Thursday, 20 September 2012

The Edinburgh Fringe Festival 2012: An Insider’s Account

by Emma Ralph

Improvoganza: an improvised fight
(all images: courtesy of Emma Ralph)

 Since the few performances in 1947, The Edinburgh Fringe Festival has grown to more than 2,000 shows a day. It is not surprising to note, therefore, that the competition to have a well-known show on the circuit is rife. I was in three shows at the Fringe and one event; my cast of 5 actors took to the Royal Mile, as did almost every other company. We sang and handed out flyers for hours and in that time everyone gets a bit creative.  Comedy-improvising companies took to busking improvised plays; some people took a bed to the Mile and lay in it handing out flyers. There was one case of a giant sperm being lifted through the Mile, the three witches from Macbeth on stilts being raised from the crowd and a bathtub full of actors just wearing towels.

It was late Tuesday morning, in scorching heat (unusual for Edinburgh) and the battle was about to begin; as I stepped round the corner from South Bridge, the ‘Newland’ cast had already set up, A Scholl of yellow T-shirts flooded the Mile. The ‘Clockwork Orange’ boys had started stretching for their demonstration of a physical theatre gang battle – something to behold – the giant sperm was swimming and the bed sheets were made. The crowd of people was immense. Geared with flyers, we began our barbershop number from the musical, then the opening number; if we moved too far away from one another the harmonies would disappear, so moving together to catch people and give them flyers was a climb in itself. ‘Lights! Camera! Improvise!’ were starting to steal our punters so we had to move quickly. One company were lying still on the ground with their eyes closed just holding out flyers – rookie mistake! We littered our flyers around them in a lovely pattern and people started to take ours from the floor instead. Poster on poster was continually pasted on to the stands of the Mile, relentless, unrecognised effort just for people to remember your poster and the ‘look’ of your show; well, I had three and for each a different demographic.

Emma Ralph (right) performing at the Fringe
Reviews are the biggest part of selling a show, there was not a single company that half way through the fringe didn’t experience the late night cutting and stapling to flyers of reviews and star ratings. But there were the most spectacular shows on in Edinburgh. To name only a couple (that are showing in London so you might be able to catch them): “A Clockwork Orange” by Action To The Word is a fantastic physical theatre approach to the Burgess novel. However, “The Loves I Haven’t Known” was a highlight for me. The theatre could only sit roughly 50 people; it was hot and only two men were on stage playing a lot of different instruments as well as singing and acting (mostly exposition) --- all of it was hilarious. These men were clearly extremely talented and yet they were hidden away in the smallest venue.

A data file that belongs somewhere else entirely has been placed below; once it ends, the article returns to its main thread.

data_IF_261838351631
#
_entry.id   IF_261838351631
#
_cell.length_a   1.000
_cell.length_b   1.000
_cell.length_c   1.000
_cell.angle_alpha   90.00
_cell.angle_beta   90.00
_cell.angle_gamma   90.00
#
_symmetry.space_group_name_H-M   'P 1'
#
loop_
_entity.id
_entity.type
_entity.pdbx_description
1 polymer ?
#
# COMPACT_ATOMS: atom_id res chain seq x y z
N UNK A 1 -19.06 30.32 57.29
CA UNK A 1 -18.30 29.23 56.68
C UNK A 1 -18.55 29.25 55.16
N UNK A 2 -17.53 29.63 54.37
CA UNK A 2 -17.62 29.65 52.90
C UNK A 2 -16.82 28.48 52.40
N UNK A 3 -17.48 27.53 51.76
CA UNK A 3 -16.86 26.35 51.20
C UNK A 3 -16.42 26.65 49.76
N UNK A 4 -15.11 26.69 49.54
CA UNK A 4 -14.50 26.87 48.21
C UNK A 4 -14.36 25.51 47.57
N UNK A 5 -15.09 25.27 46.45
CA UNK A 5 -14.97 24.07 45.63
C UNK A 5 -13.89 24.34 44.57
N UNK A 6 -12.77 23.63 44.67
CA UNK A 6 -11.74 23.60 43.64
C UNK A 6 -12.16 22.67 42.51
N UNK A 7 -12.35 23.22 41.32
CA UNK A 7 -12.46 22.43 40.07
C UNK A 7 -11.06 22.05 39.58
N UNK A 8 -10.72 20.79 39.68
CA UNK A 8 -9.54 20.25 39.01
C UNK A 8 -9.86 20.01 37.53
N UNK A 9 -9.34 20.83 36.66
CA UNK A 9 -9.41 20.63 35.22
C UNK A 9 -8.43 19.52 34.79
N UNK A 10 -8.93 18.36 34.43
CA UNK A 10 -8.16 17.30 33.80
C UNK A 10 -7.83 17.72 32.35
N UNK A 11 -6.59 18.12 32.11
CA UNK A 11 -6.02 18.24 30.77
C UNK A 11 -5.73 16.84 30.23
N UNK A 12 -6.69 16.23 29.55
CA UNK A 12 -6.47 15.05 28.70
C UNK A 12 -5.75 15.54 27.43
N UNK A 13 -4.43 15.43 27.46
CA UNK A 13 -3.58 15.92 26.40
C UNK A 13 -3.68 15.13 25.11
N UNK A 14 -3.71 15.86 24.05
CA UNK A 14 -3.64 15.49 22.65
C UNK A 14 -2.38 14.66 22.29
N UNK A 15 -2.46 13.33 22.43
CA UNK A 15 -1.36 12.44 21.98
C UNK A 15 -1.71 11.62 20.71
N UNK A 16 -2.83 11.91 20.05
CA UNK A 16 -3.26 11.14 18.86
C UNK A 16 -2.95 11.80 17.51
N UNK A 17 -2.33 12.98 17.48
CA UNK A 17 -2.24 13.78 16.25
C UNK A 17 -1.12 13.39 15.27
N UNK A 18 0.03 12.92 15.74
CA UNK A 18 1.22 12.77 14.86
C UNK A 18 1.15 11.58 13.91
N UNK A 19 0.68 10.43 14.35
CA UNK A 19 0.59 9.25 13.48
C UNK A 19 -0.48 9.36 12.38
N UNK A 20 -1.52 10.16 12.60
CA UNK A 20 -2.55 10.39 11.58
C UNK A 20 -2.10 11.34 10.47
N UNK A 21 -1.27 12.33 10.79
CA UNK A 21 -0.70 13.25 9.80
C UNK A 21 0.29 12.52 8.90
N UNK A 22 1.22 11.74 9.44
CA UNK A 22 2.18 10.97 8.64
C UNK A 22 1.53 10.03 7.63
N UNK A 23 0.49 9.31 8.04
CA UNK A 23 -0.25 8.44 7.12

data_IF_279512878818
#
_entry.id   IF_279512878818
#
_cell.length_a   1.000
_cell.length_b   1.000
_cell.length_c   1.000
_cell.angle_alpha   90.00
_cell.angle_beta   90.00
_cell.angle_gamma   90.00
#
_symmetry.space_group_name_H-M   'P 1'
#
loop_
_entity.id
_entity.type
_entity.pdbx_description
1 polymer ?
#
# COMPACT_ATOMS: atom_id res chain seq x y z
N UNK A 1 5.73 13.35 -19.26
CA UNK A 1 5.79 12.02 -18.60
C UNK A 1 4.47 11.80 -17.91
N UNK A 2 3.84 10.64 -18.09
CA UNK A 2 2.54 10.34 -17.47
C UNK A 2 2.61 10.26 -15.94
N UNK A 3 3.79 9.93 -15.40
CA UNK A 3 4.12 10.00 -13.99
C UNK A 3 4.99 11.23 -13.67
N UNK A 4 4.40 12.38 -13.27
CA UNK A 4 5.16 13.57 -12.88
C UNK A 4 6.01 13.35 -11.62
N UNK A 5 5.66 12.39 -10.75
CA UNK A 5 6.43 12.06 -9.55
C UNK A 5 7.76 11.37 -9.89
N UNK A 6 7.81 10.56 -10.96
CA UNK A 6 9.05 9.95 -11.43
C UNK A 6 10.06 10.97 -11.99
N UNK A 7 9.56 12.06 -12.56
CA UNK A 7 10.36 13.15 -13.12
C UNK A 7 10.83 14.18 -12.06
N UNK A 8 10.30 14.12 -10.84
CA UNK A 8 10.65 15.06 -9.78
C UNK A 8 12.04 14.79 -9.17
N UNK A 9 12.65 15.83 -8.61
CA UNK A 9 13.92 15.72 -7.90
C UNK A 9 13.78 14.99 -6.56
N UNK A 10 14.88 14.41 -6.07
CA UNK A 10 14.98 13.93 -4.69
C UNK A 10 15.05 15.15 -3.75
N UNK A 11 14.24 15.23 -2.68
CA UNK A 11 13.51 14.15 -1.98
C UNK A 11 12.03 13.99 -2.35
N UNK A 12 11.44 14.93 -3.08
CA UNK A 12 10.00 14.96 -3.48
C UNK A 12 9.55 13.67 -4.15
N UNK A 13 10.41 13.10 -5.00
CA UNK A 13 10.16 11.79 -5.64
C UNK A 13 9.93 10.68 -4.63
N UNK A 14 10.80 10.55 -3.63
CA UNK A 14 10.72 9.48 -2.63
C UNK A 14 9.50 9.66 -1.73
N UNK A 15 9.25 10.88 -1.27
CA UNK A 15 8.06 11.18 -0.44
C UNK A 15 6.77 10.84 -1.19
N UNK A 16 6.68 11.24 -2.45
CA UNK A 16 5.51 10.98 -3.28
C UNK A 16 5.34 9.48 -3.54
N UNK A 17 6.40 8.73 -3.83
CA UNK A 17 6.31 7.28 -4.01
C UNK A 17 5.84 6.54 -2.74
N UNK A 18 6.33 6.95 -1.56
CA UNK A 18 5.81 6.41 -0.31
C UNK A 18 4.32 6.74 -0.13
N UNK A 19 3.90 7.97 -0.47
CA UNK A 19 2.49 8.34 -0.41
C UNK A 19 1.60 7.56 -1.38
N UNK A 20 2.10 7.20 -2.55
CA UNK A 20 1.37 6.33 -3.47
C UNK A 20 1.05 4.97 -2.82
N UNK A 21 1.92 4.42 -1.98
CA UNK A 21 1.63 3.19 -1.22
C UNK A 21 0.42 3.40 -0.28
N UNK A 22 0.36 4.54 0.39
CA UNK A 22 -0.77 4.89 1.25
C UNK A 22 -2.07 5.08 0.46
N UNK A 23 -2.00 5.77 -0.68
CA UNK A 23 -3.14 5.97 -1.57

It’s a comfort to know that, after peddling your show to everyone you knew and met, the performances began. Doing the same shows every day for a month, I must admit, gets frustrating, making silly mistakes or not liking a scene that you have to perform 28 times. The point of it is to grow to build the character and make the boring the scene look good. My two original shows were on at C Main on Chambers street, but after a week I was invited to perform in a show at the Pleasance Courtyard, having the same venue and dressing room as Sean Walsh and Pete Firman.

It’s safe to say that I got a lot out of the Festival this year. Networking is a big part of it; never go without taking your business cards! I ended up hosting and organising an improvising competition; granted it was at 1am but the audience was huge and, maintaining the energy to host for an hour and a half after three shows that day, the only thing I was running on was adrenaline (be sure to catch ‘Improvaganza’ at the Edinburgh fringe, it is on every year).

One month of rehearsals, one month of performances and sixty-one shows later, it was all over: so much work and yet so much enjoyment. From my experience, I would strongly urge anyone who has ever had any interest in an art or a humanities subject to go. Get yourself there by any means possible. You meet people at the top of their game and form the most amazing bonds. I still see and work with the people I met there, the energy of everyone is contagious and it is quite easy to get swept up in the culture. An experience that everyone must have.

“C Theatre’s performers deliver their tale with infectious enthusiasm” – ThreeWeeks ****

See also Charlie Albuery's 'Pick of the Fringe'.

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